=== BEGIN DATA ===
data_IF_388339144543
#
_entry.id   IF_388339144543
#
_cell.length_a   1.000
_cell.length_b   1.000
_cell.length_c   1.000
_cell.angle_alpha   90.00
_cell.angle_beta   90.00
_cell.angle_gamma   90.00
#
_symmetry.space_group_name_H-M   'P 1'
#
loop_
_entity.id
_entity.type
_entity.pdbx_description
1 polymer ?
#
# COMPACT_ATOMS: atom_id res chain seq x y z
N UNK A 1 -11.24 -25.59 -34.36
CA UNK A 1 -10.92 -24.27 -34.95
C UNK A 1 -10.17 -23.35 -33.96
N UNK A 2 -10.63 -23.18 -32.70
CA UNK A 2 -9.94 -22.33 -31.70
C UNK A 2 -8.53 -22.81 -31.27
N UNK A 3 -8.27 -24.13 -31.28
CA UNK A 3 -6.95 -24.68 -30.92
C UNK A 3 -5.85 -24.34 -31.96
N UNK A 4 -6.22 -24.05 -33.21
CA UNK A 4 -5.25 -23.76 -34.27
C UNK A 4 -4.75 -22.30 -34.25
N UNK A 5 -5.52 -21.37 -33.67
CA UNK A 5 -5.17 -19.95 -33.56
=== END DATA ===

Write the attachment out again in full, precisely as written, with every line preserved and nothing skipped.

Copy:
data_IF_388339144543
#
_entry.id   IF_388339144543
#
_cell.length_a   1.000
_cell.length_b   1.000
_cell.length_c   1.000
_cell.angle_alpha   90.00
_cell.angle_beta   90.00
_cell.angle_gamma   90.00
#
_symmetry.space_group_name_H-M   'P 1'
#
loop_
_entity.id
_entity.type
_entity.pdbx_description
1 polymer ?
#
# COMPACT_ATOMS: atom_id res chain seq x y z
N UNK A 1 -11.24 -25.59 -34.36
CA UNK A 1 -10.92 -24.27 -34.95
C UNK A 1 -10.17 -23.35 -33.96
N UNK A 2 -10.63 -23.18 -32.70
CA UNK A 2 -9.94 -22.33 -31.70
C UNK A 2 -8.53 -22.81 -31.27
N UNK A 3 -8.27 -24.13 -31.28
CA UNK A 3 -6.95 -24.68 -30.92
C UNK A 3 -5.85 -24.34 -31.96
N UNK A 4 -6.22 -24.05 -33.21
CA UNK A 4 -5.25 -23.76 -34.27
C UNK A 4 -4.75 -22.30 -34.25
N UNK A 5 -5.52 -21.37 -33.67
CA UNK A 5 -5.17 -19.95 -33.56